Question Video: Calculating the Standard Deviation of a Data Set | Nagwa Question Video: Calculating the Standard Deviation of a Data Set | Nagwa

# Question Video: Calculating the Standard Deviation of a Data Set Mathematics • Third Year of Preparatory School

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The table shows the heights of some basketball players in centimetres. Calculate, to three decimal places, the standard deviation of these heights.

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### Video Transcript

The table shows the heights of some basketball players in centimetres. Calculate, to three decimal places, the standard deviation of these heights.

So we’ve got the numbers 180, 181, 183, 185, 179, 184, 175, 188, 183, and 184. Now we’ve got to calculate the standard deviation. And we use this symbol here, 𝜎, to represent the standard deviation. Now hopefully recall that the standard deviation can be summed up by calling it the root mean square deviation from the mean.

So that basically means that we have to calculate the mean of the pieces of data that we’ve got. And then for each one, we work out the difference between the mean and that data value and square that. Then we add all those terms up and divide by the number of terms that we’ve got. That gives us an answer which we call the variance.

If we take the square root of that answer, that’s the standard deviation. So first, we’re gonna calculate the mean. And we’ll call that 𝑥 bar. Then we’re going to square each piece of data’s difference from the mean. Then we’re going to add up all those squares of differences, then divide that sum by the number of pieces of data that we’ve got, and then take the square root of that answer.

Okay, let’s make a little bit of space for us to do some calculations. First off then, let’s calculate the mean value of that data. Well, the first thing we need to work out is how many bits of data have we got. And we’ve got one, two, three, four, five, six, seven, eight, nine, 10. So 𝑛, the number of pieces of data, is equal to 10.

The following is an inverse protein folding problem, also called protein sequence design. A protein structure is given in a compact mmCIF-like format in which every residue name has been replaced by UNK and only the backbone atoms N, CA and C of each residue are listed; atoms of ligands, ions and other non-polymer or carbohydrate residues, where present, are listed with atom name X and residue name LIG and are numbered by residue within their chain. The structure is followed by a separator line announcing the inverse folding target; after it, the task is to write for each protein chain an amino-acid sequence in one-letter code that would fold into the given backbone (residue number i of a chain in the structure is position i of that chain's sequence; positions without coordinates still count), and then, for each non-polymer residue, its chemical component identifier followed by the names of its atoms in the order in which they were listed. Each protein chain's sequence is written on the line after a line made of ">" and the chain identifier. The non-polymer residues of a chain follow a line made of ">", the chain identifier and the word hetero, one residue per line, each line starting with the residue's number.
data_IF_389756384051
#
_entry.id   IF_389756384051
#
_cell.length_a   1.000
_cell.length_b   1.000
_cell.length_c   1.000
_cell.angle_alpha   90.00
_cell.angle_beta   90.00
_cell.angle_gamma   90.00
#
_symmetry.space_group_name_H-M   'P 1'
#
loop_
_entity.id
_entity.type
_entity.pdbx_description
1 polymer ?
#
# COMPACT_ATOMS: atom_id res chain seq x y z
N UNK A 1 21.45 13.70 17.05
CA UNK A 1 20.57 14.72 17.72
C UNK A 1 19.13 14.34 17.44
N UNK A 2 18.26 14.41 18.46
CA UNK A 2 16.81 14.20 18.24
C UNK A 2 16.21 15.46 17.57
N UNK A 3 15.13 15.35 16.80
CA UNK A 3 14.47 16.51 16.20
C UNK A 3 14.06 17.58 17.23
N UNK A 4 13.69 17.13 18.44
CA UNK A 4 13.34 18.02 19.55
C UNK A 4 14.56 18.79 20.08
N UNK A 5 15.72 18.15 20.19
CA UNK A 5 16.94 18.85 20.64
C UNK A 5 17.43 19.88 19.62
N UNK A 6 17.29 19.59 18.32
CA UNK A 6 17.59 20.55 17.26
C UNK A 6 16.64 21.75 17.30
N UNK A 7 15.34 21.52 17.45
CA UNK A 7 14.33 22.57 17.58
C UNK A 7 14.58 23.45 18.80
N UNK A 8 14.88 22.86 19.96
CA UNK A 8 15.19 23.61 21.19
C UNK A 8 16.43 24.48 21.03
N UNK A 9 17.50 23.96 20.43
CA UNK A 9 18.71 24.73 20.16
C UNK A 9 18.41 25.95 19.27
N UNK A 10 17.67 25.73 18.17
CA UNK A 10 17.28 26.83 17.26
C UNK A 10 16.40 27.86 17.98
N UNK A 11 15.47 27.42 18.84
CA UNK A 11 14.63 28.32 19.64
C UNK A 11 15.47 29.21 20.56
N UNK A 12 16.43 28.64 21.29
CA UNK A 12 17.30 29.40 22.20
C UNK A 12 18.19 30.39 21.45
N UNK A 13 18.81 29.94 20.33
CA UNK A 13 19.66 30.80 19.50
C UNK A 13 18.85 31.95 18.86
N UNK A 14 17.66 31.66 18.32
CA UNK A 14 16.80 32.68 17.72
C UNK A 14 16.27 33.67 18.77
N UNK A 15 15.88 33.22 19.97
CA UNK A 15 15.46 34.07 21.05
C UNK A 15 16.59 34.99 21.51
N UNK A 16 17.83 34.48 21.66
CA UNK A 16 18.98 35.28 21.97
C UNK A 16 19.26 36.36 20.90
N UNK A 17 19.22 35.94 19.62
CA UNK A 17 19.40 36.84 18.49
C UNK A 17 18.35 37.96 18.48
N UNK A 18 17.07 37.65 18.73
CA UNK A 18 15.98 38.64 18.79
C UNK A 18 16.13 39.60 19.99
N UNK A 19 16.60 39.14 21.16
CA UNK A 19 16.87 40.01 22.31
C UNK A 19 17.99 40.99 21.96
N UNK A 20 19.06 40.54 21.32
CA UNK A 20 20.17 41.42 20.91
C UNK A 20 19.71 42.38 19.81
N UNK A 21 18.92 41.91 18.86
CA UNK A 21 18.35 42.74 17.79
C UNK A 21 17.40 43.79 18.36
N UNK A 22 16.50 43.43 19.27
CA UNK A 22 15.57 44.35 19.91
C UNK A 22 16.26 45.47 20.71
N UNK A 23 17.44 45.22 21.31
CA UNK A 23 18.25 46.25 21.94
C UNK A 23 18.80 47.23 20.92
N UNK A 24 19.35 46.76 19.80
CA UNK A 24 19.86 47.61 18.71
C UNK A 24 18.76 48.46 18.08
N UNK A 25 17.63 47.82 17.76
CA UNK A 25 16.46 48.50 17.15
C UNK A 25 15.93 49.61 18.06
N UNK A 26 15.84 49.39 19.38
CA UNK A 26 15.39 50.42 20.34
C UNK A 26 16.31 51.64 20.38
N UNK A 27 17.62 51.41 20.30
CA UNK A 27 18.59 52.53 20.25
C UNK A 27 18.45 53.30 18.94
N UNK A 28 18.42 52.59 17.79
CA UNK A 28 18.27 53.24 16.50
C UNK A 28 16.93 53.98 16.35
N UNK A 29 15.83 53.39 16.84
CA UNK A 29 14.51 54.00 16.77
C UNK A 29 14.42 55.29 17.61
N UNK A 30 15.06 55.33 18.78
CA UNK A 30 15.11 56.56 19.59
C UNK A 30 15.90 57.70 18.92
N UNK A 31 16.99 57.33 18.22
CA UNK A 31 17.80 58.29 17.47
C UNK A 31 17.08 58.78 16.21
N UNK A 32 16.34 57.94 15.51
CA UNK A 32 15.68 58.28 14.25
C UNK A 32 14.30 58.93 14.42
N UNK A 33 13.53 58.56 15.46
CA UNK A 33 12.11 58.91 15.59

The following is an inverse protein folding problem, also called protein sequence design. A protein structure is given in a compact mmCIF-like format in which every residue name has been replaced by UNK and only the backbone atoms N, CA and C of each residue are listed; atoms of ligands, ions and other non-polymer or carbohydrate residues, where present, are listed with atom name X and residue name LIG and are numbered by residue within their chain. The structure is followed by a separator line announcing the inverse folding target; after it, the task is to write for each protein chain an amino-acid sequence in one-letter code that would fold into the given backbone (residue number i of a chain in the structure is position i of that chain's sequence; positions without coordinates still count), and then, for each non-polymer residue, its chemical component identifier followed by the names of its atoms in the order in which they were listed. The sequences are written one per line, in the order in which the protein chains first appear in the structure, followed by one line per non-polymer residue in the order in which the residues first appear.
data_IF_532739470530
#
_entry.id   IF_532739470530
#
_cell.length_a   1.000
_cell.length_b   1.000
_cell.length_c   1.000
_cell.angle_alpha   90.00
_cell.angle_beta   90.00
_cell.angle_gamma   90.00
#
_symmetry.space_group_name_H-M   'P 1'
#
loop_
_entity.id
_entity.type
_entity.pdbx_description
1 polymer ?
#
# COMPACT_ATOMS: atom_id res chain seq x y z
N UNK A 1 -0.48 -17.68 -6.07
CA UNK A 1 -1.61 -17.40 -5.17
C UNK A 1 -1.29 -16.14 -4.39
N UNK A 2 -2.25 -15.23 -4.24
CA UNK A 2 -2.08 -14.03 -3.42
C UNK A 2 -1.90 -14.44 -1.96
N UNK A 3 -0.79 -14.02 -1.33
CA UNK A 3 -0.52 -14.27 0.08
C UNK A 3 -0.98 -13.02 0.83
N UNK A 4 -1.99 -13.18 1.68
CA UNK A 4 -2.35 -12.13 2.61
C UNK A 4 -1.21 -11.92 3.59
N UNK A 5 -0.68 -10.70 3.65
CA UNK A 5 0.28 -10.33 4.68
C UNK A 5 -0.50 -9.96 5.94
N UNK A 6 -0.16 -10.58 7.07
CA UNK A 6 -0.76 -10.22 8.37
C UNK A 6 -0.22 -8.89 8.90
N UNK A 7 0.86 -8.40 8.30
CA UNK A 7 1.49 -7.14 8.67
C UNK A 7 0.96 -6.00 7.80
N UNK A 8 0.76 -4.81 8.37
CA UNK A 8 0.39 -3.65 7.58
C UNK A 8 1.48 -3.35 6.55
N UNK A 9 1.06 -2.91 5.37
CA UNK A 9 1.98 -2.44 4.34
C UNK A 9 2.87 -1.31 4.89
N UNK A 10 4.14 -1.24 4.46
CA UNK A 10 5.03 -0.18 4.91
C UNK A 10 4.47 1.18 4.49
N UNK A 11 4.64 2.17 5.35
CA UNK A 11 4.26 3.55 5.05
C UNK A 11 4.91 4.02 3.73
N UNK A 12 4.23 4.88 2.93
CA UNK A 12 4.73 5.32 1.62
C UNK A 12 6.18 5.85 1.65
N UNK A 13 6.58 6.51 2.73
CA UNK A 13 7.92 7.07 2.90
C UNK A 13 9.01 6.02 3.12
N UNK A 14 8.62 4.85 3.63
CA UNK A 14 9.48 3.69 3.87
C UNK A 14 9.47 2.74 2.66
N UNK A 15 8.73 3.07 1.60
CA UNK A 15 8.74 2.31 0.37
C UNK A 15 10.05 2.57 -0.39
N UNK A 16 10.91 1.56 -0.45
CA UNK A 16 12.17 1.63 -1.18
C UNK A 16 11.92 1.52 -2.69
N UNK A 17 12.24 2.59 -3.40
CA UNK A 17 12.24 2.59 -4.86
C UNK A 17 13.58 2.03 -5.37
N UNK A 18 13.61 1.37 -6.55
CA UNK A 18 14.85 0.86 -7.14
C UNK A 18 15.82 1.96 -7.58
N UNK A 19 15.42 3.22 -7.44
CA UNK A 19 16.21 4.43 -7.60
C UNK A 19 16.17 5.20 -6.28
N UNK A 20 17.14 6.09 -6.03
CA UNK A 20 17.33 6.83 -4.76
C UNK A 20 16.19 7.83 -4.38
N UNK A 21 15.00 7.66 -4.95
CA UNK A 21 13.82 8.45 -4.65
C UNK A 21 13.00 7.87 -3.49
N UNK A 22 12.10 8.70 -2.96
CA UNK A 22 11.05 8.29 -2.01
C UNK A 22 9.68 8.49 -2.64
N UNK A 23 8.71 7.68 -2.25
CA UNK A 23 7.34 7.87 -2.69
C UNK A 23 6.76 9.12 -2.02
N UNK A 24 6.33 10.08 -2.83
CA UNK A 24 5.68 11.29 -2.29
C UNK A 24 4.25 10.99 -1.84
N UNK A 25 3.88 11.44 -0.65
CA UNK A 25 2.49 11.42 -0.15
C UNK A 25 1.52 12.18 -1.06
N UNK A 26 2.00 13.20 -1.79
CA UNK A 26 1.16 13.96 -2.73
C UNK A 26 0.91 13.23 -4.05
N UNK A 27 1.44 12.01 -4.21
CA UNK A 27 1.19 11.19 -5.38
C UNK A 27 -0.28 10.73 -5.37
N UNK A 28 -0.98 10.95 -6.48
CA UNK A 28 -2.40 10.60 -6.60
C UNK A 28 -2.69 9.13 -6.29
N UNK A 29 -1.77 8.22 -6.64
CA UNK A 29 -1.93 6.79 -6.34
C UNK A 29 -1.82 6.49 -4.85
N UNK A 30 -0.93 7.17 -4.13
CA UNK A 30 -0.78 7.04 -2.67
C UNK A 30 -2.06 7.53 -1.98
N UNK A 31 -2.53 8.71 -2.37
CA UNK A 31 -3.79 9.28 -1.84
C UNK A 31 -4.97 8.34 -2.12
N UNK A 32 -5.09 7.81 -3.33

Now we’ve got to add up all the pieces of data and divide by how many pieces of data there were. So the mean is all of those numbers added up divided by 10, which gives us 1822 divided by 10. That means if we laid all of the basketball players down on the floor end to end, they would take up 1822 centimetres in total. And if we divided all of that length equally between the 10 of them, then they’d have 182.2 centimetres each. So the mean height is 182.2 centimetres. And that’s the first step complete.

Now we’ve got to go through and square the difference from the mean for each of our basketball players. Well, for the first one, the difference is 182.2 minus 180. And if we square that, we get an answer of 4.84.

For the second player, the calculation becomes 182.2 minus 181 all squared, which gives us 1.44. Now the third basketball player is 183 centimetres tall, which is taller than the mean. So if I do the mean minus their height, I’m gonna get a negative number. But when I square that negative number, a negative number times a negative number is gonna give me a positive number. So the answer to that one is 0.64. And I need to do that for each of the basketball players in turn. And having done it, I’ve now completed step two.

Now we need to do step three. We’ve got to sum all of those square differences. So if I add all of those numbers together, I get an answer of 117.6. And that’s step three complete.

Now step four is to divide that sum by the number of pieces of data. So there were 10 basketball players. We’ve got to divide that by 10. And as you can see, we’re getting towards our formula for standard deviation.

Now we’ve got the sum of the squares of the differences from the mean divided by 10, which is 11.76. Now that is the variance or 𝜎 squared for our dataset for the heights of the basketball players.

But remember, we want the standard deviation 𝜎. So we need to take the square root of that answer. And according to my calculator, that’s 3.42928564 and then loads of other digits. But let’s look back at the question. It told us to calculate to three decimal places. So we’ve got to round that to three decimal places. So that gives us an answer that the standard deviation is 3.429 to three decimal places.

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